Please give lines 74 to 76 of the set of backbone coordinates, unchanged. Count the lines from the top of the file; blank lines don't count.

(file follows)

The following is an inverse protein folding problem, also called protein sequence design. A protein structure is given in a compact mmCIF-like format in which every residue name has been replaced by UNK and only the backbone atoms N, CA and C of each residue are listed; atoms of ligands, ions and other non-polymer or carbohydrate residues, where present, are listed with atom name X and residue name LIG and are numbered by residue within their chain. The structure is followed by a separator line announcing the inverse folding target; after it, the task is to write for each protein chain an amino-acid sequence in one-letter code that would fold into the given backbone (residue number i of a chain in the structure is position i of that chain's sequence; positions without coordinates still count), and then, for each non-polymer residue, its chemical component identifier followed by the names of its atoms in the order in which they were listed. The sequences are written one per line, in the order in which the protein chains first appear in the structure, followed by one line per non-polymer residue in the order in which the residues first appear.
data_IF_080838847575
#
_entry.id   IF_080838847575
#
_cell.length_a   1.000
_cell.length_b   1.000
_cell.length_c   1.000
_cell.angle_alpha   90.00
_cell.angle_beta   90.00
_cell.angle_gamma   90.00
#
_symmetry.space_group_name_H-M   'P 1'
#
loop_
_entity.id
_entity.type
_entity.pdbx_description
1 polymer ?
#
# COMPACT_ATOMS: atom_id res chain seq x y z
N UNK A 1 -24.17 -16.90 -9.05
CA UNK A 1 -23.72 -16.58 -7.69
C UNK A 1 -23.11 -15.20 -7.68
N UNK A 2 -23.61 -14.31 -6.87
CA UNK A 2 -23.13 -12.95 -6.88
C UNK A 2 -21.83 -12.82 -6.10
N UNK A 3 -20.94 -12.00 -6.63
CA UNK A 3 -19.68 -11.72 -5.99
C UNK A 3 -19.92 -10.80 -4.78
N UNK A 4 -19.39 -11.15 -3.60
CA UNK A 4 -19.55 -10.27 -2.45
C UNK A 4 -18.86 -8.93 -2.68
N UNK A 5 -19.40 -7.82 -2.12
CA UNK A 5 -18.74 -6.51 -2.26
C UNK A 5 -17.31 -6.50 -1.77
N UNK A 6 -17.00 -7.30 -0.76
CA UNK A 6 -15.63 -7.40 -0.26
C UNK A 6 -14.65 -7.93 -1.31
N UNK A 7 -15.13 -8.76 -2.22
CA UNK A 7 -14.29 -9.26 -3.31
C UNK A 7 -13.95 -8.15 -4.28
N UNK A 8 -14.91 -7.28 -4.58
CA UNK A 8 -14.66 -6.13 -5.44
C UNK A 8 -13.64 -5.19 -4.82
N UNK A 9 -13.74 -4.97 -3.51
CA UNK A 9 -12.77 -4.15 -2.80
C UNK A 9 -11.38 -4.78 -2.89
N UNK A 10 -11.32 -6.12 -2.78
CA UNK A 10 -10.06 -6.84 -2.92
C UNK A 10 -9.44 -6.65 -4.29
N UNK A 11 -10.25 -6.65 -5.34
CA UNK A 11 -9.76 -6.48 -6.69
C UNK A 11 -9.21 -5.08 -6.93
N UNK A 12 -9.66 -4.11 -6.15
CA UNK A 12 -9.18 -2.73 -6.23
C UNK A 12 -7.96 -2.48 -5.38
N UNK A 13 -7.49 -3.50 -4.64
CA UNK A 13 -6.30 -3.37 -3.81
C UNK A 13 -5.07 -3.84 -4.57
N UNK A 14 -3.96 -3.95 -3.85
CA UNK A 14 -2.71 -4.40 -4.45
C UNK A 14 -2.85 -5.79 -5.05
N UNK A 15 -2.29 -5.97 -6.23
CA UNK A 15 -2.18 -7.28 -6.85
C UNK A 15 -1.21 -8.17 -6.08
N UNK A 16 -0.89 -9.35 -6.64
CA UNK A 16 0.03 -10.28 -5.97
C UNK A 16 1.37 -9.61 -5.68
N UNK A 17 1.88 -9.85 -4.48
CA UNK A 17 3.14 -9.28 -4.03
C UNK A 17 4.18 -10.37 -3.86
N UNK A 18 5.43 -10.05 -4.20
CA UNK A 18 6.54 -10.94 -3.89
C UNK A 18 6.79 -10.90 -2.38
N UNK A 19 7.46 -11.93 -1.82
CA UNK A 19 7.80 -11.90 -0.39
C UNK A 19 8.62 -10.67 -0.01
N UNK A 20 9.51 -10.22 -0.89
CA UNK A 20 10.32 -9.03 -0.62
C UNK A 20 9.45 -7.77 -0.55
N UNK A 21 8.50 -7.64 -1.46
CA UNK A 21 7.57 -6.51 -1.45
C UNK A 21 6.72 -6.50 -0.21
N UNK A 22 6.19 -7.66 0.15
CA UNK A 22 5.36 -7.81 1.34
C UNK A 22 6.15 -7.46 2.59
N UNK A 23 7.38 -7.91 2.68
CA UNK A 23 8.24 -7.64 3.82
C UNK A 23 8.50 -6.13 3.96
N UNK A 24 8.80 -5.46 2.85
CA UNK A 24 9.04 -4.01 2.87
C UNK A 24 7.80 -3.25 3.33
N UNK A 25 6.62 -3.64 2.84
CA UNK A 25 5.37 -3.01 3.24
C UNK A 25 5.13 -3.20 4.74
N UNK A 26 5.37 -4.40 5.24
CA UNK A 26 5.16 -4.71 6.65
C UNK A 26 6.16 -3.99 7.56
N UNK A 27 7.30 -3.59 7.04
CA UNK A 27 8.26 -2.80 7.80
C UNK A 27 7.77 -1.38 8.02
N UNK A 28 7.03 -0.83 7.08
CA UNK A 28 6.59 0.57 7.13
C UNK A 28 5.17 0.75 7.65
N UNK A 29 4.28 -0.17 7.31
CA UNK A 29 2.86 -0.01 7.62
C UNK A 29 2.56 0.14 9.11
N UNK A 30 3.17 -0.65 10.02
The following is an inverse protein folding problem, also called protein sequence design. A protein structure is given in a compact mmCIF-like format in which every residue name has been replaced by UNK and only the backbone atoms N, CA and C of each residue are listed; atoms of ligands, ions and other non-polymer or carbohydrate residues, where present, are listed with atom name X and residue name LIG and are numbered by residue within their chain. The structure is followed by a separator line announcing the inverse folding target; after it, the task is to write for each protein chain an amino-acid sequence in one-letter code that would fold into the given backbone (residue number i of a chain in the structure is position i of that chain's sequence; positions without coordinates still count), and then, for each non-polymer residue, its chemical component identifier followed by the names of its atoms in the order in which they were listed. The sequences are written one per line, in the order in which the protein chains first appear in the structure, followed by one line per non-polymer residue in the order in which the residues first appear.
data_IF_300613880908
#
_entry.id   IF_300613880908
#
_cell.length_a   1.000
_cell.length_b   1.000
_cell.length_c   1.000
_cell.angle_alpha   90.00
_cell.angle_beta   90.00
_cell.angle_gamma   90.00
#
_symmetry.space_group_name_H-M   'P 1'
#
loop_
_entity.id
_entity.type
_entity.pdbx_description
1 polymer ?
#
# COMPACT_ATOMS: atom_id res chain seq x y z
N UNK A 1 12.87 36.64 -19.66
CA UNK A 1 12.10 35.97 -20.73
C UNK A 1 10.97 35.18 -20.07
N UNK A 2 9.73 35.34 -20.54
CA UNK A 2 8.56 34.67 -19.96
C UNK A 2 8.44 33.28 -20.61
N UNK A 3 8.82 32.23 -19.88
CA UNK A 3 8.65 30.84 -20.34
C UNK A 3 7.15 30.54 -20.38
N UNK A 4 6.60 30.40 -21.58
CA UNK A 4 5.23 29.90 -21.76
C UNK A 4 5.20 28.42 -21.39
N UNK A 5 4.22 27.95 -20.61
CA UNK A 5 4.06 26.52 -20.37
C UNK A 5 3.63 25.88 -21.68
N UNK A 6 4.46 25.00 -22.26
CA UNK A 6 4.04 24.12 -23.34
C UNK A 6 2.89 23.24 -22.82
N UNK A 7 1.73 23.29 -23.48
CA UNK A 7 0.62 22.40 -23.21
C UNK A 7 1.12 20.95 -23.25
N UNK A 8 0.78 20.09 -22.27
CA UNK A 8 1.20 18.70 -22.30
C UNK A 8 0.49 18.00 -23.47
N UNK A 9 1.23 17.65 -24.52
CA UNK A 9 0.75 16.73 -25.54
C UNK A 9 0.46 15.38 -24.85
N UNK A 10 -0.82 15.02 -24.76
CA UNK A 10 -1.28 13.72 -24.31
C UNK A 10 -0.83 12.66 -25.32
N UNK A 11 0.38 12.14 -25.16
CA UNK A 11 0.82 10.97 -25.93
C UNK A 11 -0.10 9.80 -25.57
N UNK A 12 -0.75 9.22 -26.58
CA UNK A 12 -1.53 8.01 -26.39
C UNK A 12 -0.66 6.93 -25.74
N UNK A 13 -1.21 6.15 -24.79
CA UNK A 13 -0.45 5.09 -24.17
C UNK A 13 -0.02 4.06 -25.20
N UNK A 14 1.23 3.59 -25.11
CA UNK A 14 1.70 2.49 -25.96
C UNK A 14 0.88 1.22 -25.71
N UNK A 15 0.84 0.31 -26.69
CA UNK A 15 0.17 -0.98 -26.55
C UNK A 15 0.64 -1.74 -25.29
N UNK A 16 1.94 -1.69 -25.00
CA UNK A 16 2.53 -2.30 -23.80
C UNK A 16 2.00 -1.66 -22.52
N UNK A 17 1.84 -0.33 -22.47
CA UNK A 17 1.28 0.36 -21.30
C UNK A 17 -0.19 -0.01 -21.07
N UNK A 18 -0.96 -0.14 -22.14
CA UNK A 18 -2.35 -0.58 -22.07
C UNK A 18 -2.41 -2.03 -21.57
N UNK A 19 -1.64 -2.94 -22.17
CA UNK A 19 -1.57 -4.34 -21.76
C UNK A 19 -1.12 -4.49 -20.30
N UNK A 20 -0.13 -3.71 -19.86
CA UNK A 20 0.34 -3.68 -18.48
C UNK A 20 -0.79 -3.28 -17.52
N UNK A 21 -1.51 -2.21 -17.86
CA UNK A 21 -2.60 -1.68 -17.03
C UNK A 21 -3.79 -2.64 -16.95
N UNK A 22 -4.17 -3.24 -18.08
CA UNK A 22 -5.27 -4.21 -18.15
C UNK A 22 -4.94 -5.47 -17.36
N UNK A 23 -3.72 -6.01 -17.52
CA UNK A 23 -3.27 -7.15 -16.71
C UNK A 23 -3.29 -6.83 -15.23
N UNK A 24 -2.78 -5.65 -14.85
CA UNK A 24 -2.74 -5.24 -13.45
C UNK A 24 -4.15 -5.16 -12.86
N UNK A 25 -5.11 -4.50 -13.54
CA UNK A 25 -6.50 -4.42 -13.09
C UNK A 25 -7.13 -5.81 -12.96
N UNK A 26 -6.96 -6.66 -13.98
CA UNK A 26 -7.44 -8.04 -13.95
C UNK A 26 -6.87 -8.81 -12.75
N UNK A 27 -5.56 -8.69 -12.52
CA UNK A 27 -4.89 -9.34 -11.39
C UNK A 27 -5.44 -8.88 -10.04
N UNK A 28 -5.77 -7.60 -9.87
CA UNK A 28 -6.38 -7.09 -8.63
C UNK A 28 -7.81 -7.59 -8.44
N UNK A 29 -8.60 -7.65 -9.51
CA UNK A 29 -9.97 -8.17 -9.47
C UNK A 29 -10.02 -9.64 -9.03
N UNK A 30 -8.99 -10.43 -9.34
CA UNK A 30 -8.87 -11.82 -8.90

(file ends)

CA UNK A 18 6.54 -10.94 -3.89
C UNK A 18 6.79 -10.90 -2.38
N UNK A 19 7.46 -11.93 -1.82